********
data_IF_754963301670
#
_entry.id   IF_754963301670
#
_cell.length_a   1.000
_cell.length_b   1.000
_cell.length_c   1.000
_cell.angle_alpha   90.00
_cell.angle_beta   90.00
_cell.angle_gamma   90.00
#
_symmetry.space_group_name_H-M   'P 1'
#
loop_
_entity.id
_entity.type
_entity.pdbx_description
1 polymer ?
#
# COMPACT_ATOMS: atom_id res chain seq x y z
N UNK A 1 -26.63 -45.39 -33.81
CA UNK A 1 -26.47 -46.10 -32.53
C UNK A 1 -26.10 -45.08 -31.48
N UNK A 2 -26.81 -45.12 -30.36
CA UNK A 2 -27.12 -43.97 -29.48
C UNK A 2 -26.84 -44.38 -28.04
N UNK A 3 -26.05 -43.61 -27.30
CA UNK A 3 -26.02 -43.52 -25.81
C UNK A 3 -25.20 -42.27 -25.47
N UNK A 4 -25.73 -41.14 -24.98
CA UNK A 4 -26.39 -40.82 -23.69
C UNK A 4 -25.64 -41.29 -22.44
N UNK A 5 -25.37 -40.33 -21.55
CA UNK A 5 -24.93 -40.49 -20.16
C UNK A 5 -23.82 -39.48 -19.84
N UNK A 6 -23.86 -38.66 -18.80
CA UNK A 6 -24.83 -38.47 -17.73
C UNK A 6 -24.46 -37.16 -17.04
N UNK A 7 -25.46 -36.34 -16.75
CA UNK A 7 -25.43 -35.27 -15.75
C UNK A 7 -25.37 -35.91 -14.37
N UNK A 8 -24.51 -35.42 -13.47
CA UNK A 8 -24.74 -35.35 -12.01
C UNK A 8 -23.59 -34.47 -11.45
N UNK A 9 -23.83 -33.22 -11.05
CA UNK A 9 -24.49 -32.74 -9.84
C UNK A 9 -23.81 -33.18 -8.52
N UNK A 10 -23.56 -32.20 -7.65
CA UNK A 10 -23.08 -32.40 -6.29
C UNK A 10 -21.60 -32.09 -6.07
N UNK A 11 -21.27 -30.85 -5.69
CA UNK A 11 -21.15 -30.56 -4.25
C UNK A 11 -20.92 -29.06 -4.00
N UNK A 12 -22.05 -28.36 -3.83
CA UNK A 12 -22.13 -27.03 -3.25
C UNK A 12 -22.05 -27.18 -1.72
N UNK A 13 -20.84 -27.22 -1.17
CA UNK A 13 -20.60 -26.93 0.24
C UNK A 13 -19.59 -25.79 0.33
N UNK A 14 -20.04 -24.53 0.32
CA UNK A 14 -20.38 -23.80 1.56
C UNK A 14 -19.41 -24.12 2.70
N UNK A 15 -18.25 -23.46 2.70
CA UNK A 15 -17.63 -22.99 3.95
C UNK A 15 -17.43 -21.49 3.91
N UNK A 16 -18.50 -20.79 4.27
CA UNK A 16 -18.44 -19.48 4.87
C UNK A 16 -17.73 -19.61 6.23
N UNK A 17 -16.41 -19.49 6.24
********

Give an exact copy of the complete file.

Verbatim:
data_IF_754963301670
#
_entry.id   IF_754963301670
#
_cell.length_a   1.000
_cell.length_b   1.000
_cell.length_c   1.000
_cell.angle_alpha   90.00
_cell.angle_beta   90.00
_cell.angle_gamma   90.00
#
_symmetry.space_group_name_H-M   'P 1'
#
loop_
_entity.id
_entity.type
_entity.pdbx_description
1 polymer ?
#
# COMPACT_ATOMS: atom_id res chain seq x y z
N UNK A 1 -26.63 -45.39 -33.81
CA UNK A 1 -26.47 -46.10 -32.53
C UNK A 1 -26.10 -45.08 -31.48
N UNK A 2 -26.81 -45.12 -30.36
CA UNK A 2 -27.12 -43.97 -29.48
C UNK A 2 -26.84 -44.38 -28.04
N UNK A 3 -26.05 -43.61 -27.30
CA UNK A 3 -26.02 -43.52 -25.81
C UNK A 3 -25.20 -42.27 -25.47
N UNK A 4 -25.73 -41.14 -24.98
CA UNK A 4 -26.39 -40.82 -23.69
C UNK A 4 -25.64 -41.29 -22.44
N UNK A 5 -25.37 -40.33 -21.55
CA UNK A 5 -24.93 -40.49 -20.16
C UNK A 5 -23.82 -39.48 -19.84
N UNK A 6 -23.86 -38.66 -18.80
CA UNK A 6 -24.83 -38.47 -17.73
C UNK A 6 -24.46 -37.16 -17.04
N UNK A 7 -25.46 -36.34 -16.75
CA UNK A 7 -25.43 -35.27 -15.75
C UNK A 7 -25.37 -35.91 -14.37
N UNK A 8 -24.51 -35.42 -13.47
CA UNK A 8 -24.74 -35.35 -12.01
C UNK A 8 -23.59 -34.47 -11.45
N UNK A 9 -23.83 -33.22 -11.05
CA UNK A 9 -24.49 -32.74 -9.84
C UNK A 9 -23.81 -33.18 -8.52
N UNK A 10 -23.56 -32.20 -7.65
CA UNK A 10 -23.08 -32.40 -6.29
C UNK A 10 -21.60 -32.09 -6.07
N UNK A 11 -21.27 -30.85 -5.69
CA UNK A 11 -21.15 -30.56 -4.25
C UNK A 11 -20.92 -29.06 -4.00
N UNK A 12 -22.05 -28.36 -3.83
CA UNK A 12 -22.13 -27.03 -3.25
C UNK A 12 -22.05 -27.18 -1.72
N UNK A 13 -20.84 -27.22 -1.17
CA UNK A 13 -20.60 -26.93 0.24
C UNK A 13 -19.59 -25.79 0.33
N UNK A 14 -20.04 -24.53 0.32
CA UNK A 14 -20.38 -23.80 1.56
C UNK A 14 -19.41 -24.12 2.70
N UNK A 15 -18.25 -23.46 2.70
CA UNK A 15 -17.63 -22.99 3.95
C UNK A 15 -17.43 -21.49 3.91
N UNK A 16 -18.50 -20.79 4.27
CA UNK A 16 -18.44 -19.48 4.87
C UNK A 16 -17.73 -19.61 6.23
N UNK A 17 -16.41 -19.49 6.24